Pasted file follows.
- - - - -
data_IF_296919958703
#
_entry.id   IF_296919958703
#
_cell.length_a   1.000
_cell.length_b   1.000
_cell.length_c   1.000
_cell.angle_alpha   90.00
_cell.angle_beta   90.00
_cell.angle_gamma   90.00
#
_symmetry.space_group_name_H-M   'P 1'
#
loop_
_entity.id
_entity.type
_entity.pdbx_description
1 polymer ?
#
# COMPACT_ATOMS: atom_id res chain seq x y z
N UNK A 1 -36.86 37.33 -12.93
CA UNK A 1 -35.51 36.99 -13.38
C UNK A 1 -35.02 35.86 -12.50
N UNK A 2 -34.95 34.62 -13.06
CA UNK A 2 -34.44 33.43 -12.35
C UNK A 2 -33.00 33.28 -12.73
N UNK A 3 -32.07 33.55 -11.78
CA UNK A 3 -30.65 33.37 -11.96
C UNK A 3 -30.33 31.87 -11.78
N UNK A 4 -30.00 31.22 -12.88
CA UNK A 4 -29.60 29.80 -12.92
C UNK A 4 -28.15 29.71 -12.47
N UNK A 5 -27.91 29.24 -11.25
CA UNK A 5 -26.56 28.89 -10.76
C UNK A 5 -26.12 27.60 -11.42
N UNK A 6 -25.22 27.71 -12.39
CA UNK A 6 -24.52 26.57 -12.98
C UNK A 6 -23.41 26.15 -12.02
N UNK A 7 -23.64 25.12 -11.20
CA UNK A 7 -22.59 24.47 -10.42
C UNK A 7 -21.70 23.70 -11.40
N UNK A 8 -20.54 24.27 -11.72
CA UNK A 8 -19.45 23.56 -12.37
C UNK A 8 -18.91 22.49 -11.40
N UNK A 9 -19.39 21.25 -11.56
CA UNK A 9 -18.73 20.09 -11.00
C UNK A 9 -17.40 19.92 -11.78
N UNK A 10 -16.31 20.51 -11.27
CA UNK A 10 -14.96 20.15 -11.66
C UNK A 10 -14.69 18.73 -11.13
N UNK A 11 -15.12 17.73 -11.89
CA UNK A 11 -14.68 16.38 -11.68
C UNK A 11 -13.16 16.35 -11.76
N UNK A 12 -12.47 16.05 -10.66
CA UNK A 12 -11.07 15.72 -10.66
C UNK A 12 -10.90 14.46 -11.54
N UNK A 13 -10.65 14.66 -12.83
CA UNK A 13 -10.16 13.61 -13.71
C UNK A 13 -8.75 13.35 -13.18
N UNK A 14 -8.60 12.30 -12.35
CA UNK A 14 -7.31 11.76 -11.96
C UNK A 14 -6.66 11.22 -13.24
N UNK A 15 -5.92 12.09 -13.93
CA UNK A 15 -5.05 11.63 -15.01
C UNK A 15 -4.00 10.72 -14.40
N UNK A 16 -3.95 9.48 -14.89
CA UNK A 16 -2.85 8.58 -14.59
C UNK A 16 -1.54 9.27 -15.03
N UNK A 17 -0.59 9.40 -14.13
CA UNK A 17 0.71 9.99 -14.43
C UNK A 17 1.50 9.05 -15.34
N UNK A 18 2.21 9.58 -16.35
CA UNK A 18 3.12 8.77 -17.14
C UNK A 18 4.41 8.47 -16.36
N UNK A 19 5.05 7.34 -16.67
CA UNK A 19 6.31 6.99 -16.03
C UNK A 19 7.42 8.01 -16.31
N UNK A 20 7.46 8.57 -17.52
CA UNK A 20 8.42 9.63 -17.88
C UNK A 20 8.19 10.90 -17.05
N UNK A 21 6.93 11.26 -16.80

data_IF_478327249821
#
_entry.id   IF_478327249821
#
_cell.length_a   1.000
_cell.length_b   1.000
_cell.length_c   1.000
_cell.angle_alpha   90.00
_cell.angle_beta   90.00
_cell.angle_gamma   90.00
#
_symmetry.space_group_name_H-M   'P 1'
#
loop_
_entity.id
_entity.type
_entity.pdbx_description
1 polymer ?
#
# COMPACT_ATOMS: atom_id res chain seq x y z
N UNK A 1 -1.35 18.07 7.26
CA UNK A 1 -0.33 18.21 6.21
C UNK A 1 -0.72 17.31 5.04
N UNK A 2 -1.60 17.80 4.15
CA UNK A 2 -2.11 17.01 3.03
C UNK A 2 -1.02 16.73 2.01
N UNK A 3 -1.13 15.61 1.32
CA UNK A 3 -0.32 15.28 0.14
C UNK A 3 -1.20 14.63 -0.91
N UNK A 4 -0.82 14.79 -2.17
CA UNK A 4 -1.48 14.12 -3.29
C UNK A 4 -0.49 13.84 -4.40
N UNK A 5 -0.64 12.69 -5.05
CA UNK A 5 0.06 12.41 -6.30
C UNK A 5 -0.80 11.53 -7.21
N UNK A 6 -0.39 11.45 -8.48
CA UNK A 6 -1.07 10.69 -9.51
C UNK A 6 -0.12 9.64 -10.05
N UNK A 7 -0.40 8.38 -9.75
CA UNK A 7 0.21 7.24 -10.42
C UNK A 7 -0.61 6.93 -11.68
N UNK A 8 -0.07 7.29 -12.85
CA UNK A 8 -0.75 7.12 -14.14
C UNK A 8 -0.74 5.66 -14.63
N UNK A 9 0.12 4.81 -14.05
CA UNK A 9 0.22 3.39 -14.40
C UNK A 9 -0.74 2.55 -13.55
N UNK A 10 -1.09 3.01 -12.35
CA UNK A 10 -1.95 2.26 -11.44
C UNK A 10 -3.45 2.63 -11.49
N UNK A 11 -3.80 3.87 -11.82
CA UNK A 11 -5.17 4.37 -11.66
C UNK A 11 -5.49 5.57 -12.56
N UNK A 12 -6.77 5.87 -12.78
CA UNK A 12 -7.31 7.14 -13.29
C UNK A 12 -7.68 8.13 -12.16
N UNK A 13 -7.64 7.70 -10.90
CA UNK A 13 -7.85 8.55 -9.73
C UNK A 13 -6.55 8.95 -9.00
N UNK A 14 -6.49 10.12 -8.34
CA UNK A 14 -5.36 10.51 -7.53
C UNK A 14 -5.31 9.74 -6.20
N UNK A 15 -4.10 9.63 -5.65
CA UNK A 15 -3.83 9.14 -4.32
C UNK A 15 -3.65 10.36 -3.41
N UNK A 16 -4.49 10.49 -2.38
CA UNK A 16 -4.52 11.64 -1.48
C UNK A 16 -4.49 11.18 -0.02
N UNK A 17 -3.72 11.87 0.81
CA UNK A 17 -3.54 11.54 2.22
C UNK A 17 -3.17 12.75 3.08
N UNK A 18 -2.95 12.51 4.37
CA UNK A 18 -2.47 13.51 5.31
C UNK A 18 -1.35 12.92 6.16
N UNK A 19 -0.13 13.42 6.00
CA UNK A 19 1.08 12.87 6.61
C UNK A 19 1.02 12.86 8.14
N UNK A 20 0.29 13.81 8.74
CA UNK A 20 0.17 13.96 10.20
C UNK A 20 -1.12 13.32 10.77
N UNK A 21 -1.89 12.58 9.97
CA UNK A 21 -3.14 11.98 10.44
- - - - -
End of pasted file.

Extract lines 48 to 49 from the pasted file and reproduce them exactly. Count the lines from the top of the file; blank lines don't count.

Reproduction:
N UNK A 10 -16.31 20.51 -11.27
CA UNK A 10 -14.96 20.15 -11.66